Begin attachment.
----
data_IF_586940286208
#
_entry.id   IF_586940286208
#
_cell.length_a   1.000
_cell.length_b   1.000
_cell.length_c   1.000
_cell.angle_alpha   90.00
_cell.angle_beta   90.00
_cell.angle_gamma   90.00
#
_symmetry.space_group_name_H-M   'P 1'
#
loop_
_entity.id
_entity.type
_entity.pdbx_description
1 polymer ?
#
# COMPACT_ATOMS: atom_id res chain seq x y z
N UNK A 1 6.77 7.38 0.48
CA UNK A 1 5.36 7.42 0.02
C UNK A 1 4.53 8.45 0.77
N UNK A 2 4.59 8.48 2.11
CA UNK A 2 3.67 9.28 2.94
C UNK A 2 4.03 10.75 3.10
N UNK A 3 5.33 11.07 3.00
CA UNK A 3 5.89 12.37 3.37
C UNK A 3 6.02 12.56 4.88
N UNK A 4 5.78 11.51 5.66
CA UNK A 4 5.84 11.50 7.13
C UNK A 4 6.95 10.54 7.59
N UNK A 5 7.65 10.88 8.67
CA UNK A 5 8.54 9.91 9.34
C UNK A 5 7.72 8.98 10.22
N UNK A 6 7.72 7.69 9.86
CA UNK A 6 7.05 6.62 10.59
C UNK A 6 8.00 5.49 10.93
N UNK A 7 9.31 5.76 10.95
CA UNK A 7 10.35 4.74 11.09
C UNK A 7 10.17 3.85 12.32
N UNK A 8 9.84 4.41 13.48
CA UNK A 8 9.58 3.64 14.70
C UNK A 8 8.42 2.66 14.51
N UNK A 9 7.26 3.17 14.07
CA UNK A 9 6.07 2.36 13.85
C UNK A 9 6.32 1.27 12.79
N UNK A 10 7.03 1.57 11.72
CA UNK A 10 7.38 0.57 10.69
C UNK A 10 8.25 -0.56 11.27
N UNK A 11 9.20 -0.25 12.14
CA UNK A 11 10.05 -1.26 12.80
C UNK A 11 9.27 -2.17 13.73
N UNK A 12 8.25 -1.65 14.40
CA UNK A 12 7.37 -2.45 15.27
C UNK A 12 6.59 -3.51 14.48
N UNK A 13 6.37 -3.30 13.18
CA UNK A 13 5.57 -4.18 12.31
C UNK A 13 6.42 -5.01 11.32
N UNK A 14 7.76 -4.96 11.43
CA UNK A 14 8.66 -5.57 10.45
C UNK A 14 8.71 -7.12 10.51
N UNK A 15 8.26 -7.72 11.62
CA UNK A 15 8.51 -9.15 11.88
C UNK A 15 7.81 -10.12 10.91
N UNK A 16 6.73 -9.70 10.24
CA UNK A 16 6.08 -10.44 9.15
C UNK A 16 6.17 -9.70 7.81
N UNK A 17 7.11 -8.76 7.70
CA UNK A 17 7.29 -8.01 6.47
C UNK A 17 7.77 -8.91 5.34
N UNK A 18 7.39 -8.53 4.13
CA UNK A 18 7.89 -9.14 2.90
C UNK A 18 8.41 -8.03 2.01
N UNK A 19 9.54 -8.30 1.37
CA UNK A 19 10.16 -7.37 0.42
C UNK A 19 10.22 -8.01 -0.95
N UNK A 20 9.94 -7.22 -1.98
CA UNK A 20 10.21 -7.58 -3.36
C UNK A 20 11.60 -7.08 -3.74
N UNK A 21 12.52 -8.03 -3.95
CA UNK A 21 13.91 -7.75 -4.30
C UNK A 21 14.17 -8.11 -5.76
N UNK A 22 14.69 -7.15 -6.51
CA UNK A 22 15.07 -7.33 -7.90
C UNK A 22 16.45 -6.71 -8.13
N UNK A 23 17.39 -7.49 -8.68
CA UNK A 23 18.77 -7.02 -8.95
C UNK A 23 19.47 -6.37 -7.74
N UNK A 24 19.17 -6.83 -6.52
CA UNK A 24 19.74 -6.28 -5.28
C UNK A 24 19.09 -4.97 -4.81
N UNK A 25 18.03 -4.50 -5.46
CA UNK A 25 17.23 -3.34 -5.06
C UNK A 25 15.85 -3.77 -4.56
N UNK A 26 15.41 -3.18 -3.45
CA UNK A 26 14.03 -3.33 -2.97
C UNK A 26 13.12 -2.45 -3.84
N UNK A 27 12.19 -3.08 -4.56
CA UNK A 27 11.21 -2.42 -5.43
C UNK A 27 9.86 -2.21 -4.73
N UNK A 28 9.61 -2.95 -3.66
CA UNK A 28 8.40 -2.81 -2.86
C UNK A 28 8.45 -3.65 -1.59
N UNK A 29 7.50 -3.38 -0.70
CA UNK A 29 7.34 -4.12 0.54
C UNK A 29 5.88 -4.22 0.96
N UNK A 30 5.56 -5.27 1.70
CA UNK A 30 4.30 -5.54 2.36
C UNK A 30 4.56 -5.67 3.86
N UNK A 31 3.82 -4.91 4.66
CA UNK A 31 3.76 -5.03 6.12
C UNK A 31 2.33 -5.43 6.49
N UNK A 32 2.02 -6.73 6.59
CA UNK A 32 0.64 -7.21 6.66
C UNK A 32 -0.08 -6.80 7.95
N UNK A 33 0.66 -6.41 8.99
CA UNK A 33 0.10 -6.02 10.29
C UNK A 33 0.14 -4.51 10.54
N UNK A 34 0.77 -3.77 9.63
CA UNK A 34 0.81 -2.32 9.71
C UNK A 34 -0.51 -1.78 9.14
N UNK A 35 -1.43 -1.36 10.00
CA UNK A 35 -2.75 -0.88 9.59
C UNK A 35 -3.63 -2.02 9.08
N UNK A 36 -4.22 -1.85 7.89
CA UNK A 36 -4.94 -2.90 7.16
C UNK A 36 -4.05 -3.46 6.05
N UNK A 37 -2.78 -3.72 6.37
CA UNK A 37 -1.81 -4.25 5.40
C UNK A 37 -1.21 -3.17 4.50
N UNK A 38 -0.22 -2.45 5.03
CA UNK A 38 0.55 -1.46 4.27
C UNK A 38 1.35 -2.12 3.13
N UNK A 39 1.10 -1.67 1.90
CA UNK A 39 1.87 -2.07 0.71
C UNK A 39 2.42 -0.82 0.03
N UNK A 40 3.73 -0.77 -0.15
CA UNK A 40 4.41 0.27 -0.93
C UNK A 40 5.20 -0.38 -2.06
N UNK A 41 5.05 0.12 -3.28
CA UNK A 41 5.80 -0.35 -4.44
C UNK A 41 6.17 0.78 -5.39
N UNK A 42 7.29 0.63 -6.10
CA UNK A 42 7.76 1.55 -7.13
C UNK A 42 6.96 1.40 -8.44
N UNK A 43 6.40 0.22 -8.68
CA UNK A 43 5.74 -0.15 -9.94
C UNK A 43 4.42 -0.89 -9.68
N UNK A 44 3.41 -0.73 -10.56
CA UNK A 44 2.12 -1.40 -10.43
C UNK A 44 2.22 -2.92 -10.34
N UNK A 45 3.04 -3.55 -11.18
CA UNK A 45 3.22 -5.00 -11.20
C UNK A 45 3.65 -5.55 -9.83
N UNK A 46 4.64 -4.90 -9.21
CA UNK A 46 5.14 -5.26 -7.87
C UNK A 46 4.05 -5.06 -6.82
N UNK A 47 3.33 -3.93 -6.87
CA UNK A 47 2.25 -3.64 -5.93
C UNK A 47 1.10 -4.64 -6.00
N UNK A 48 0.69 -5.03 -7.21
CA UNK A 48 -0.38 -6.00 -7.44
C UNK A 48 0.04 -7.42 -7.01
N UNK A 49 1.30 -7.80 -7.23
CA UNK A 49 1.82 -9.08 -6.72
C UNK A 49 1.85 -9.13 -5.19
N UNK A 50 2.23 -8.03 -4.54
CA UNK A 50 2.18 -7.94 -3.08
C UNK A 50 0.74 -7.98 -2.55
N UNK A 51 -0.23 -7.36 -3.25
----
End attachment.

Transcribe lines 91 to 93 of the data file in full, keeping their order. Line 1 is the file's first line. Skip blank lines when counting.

CA UNK A 24 19.74 -6.28 -5.28
C UNK A 24 19.09 -4.97 -4.81
N UNK A 25 18.03 -4.50 -5.46